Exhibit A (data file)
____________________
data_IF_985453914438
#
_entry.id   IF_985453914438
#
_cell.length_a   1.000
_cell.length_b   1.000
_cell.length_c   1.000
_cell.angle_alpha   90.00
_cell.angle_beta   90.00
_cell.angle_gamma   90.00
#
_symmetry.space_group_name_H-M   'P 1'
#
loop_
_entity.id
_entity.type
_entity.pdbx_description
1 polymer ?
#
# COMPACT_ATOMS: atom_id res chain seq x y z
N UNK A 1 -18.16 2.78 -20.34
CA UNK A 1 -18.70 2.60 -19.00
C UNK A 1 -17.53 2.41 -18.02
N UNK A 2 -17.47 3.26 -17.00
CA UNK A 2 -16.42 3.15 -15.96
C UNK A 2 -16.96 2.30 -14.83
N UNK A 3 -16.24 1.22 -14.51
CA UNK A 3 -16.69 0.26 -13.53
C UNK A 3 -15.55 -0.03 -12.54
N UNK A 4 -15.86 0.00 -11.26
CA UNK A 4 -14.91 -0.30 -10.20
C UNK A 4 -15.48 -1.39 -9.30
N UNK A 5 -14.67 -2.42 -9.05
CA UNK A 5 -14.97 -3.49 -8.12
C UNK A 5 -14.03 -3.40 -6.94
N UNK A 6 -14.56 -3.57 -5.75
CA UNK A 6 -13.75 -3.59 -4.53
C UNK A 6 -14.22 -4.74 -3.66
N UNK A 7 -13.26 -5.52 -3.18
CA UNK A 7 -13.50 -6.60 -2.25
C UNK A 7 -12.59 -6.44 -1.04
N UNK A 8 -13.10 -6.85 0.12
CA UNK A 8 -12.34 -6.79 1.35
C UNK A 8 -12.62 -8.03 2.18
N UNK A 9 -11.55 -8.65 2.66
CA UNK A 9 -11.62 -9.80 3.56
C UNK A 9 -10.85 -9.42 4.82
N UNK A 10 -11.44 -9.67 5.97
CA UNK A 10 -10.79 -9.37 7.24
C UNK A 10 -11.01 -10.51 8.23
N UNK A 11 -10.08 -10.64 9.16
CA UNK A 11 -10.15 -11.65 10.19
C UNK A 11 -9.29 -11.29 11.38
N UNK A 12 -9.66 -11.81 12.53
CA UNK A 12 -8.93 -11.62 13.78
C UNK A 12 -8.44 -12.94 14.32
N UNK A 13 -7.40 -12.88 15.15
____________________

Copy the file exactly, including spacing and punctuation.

data_IF_985453914438
#
_entry.id   IF_985453914438
#
_cell.length_a   1.000
_cell.length_b   1.000
_cell.length_c   1.000
_cell.angle_alpha   90.00
_cell.angle_beta   90.00
_cell.angle_gamma   90.00
#
_symmetry.space_group_name_H-M   'P 1'
#
loop_
_entity.id
_entity.type
_entity.pdbx_description
1 polymer ?
#
# COMPACT_ATOMS: atom_id res chain seq x y z
N UNK A 1 -18.16 2.78 -20.34
CA UNK A 1 -18.70 2.60 -19.00
C UNK A 1 -17.53 2.41 -18.02
N UNK A 2 -17.47 3.26 -17.00
CA UNK A 2 -16.42 3.15 -15.96
C UNK A 2 -16.96 2.30 -14.83
N UNK A 3 -16.24 1.22 -14.51
CA UNK A 3 -16.69 0.26 -13.53
C UNK A 3 -15.55 -0.03 -12.54
N UNK A 4 -15.86 0.00 -11.26
CA UNK A 4 -14.91 -0.30 -10.20
C UNK A 4 -15.48 -1.39 -9.30
N UNK A 5 -14.67 -2.42 -9.05
CA UNK A 5 -14.97 -3.49 -8.12
C UNK A 5 -14.03 -3.40 -6.94
N UNK A 6 -14.56 -3.57 -5.75
CA UNK A 6 -13.75 -3.59 -4.53
C UNK A 6 -14.22 -4.74 -3.66
N UNK A 7 -13.26 -5.52 -3.18
CA UNK A 7 -13.50 -6.60 -2.25
C UNK A 7 -12.59 -6.44 -1.04
N UNK A 8 -13.10 -6.85 0.12
CA UNK A 8 -12.34 -6.79 1.35
C UNK A 8 -12.62 -8.03 2.18
N UNK A 9 -11.55 -8.65 2.66
CA UNK A 9 -11.62 -9.80 3.56
C UNK A 9 -10.85 -9.42 4.82
N UNK A 10 -11.44 -9.67 5.97
CA UNK A 10 -10.79 -9.37 7.24
C UNK A 10 -11.01 -10.51 8.23
N UNK A 11 -10.08 -10.64 9.16
CA UNK A 11 -10.15 -11.65 10.19
C UNK A 11 -9.29 -11.29 11.38
N UNK A 12 -9.66 -11.81 12.53
CA UNK A 12 -8.93 -11.62 13.78
C UNK A 12 -8.44 -12.94 14.32
N UNK A 13 -7.40 -12.88 15.15